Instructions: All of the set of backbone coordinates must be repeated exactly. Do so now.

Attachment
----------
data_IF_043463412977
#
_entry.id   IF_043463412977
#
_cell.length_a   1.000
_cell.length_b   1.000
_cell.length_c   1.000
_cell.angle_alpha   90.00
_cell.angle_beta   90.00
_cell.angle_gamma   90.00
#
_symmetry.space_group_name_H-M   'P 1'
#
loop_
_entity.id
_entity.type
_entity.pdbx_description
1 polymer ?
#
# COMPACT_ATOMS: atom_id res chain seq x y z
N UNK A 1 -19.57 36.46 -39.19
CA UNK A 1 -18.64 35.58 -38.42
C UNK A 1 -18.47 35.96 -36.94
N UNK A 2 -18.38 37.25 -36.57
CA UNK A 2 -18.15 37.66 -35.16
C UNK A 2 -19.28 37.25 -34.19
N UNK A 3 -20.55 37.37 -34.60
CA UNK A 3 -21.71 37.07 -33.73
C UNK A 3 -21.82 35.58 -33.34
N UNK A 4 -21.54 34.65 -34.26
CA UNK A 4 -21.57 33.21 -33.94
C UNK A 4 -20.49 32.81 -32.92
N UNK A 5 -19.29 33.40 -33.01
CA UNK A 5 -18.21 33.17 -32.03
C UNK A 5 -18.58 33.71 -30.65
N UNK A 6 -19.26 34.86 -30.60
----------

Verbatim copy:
data_IF_043463412977
#
_entry.id   IF_043463412977
#
_cell.length_a   1.000
_cell.length_b   1.000
_cell.length_c   1.000
_cell.angle_alpha   90.00
_cell.angle_beta   90.00
_cell.angle_gamma   90.00
#
_symmetry.space_group_name_H-M   'P 1'
#
loop_
_entity.id
_entity.type
_entity.pdbx_description
1 polymer ?
#
# COMPACT_ATOMS: atom_id res chain seq x y z
N UNK A 1 -19.57 36.46 -39.19
CA UNK A 1 -18.64 35.58 -38.42
C UNK A 1 -18.47 35.96 -36.94
N UNK A 2 -18.38 37.25 -36.57
CA UNK A 2 -18.15 37.66 -35.16
C UNK A 2 -19.28 37.25 -34.19
N UNK A 3 -20.55 37.37 -34.60
CA UNK A 3 -21.71 37.07 -33.73
C UNK A 3 -21.82 35.58 -33.34
N UNK A 4 -21.54 34.65 -34.26
CA UNK A 4 -21.57 33.21 -33.94
C UNK A 4 -20.49 32.81 -32.92
N UNK A 5 -19.29 33.40 -33.01
CA UNK A 5 -18.21 33.17 -32.03
C UNK A 5 -18.58 33.71 -30.65
N UNK A 6 -19.26 34.86 -30.60